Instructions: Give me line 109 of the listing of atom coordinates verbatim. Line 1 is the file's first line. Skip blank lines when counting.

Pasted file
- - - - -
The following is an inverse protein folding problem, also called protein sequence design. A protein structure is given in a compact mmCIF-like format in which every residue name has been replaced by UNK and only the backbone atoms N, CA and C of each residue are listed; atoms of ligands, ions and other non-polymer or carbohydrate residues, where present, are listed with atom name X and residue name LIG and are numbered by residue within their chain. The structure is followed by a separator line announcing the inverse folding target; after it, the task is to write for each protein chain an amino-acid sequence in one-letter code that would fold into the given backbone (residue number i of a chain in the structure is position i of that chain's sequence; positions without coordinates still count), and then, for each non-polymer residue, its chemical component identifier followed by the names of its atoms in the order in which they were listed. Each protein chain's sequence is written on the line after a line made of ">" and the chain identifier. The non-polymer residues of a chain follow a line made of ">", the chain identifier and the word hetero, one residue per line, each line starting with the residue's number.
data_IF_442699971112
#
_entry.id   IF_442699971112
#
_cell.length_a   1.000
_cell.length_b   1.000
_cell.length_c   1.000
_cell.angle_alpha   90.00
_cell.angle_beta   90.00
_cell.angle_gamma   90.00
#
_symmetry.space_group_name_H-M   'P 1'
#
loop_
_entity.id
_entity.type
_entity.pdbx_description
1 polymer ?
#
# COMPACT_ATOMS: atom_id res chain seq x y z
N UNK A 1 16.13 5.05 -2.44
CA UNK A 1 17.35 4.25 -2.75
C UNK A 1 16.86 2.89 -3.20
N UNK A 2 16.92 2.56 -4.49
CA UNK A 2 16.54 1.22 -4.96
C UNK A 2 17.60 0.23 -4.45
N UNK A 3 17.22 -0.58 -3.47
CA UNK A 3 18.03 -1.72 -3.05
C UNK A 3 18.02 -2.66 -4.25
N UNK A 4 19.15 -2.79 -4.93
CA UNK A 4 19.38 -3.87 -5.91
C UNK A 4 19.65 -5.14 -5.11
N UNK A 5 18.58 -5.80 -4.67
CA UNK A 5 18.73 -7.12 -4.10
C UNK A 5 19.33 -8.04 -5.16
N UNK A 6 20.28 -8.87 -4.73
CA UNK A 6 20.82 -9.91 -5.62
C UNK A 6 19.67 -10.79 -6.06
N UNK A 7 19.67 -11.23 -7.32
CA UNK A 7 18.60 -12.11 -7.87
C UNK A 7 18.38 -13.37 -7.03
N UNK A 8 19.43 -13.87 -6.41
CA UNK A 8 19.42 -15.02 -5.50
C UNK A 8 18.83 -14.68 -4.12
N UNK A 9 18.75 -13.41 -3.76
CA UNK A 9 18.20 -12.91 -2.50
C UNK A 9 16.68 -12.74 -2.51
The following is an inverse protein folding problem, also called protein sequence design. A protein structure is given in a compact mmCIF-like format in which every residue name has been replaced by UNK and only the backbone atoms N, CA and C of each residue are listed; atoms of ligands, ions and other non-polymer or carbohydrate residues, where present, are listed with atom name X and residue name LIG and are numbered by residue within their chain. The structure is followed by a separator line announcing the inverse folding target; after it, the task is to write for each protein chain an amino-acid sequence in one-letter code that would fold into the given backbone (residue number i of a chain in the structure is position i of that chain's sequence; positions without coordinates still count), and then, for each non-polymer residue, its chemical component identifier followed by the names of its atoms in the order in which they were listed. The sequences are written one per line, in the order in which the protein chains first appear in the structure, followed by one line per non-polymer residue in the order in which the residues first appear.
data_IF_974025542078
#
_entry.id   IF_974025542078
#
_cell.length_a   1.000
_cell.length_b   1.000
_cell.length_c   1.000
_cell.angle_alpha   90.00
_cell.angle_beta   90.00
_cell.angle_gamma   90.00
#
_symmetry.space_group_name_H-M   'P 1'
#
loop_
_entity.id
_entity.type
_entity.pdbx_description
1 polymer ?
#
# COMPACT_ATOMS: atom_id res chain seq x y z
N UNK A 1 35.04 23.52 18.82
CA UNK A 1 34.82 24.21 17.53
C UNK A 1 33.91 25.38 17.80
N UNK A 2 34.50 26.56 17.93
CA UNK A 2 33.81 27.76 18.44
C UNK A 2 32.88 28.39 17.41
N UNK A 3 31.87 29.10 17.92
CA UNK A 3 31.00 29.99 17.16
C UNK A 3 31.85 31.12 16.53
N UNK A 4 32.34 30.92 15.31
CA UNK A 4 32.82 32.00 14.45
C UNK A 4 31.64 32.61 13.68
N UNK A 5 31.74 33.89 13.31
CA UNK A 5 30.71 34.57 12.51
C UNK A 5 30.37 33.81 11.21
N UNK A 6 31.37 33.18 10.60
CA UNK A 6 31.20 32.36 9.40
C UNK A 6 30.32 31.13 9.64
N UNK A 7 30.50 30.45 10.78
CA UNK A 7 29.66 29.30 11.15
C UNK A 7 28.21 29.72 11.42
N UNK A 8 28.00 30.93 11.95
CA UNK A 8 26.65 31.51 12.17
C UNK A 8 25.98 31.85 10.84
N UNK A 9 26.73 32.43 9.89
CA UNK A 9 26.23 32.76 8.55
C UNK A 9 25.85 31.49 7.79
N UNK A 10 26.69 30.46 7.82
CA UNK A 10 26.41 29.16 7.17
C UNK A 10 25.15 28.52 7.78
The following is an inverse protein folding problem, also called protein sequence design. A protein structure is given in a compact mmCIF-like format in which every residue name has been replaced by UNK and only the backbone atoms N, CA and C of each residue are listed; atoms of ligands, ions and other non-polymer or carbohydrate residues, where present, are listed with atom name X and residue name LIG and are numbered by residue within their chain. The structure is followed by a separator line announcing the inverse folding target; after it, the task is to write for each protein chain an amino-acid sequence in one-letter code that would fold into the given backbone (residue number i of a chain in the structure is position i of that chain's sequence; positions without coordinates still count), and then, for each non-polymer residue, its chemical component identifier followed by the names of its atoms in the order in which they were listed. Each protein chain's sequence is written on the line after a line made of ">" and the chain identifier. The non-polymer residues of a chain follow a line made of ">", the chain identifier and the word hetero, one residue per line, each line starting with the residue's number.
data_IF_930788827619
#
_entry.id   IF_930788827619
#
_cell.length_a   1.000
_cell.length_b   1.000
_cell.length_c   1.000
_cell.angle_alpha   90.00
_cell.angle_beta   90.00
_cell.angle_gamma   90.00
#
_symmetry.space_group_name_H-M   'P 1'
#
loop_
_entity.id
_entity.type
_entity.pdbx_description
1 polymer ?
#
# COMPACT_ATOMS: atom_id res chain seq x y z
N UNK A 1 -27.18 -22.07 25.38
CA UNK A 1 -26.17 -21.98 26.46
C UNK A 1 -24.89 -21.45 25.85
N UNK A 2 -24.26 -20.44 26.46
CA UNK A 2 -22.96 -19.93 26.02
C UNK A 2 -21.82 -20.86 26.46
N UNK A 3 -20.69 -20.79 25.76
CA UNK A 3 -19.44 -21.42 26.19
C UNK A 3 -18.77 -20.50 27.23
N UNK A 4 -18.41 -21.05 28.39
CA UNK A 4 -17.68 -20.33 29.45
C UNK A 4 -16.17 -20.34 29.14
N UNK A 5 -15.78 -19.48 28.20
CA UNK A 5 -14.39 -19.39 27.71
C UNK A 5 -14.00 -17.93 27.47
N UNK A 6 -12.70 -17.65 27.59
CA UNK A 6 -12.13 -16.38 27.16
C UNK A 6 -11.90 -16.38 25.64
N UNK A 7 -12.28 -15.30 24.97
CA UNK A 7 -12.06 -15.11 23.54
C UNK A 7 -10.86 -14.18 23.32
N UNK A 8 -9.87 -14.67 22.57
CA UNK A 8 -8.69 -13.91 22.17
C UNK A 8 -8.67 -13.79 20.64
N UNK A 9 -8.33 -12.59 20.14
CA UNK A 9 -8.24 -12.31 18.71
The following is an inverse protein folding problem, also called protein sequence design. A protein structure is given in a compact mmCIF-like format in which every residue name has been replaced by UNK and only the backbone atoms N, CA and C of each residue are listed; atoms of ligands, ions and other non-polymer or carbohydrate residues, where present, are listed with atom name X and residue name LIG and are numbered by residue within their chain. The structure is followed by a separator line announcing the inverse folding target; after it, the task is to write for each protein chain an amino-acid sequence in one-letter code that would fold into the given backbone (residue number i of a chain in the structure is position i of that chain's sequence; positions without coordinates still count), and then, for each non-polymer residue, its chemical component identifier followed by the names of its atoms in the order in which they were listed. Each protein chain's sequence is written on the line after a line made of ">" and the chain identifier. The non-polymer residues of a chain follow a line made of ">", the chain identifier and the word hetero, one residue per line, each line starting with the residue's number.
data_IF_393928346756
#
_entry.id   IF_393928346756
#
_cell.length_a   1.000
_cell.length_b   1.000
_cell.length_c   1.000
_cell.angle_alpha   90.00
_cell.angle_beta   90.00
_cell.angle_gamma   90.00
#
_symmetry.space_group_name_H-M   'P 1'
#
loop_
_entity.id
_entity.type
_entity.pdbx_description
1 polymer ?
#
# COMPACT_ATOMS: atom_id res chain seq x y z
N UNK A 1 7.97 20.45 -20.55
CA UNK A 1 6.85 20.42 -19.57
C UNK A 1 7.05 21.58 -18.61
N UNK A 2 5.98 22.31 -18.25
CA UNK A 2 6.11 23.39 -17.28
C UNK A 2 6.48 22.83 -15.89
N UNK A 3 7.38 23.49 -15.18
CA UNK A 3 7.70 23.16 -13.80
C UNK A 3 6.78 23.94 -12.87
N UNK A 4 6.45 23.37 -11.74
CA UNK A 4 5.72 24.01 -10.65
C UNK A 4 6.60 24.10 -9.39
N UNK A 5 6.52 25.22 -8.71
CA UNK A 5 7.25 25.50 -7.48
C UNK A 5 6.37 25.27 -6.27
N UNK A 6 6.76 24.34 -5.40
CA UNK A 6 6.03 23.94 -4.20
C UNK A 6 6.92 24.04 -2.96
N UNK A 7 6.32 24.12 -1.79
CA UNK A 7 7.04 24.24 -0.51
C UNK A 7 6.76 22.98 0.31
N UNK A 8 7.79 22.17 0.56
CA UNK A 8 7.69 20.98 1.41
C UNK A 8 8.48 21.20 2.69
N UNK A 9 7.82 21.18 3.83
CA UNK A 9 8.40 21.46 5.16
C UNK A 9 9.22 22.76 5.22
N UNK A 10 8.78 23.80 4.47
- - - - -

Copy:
_cell.angle_beta   90.00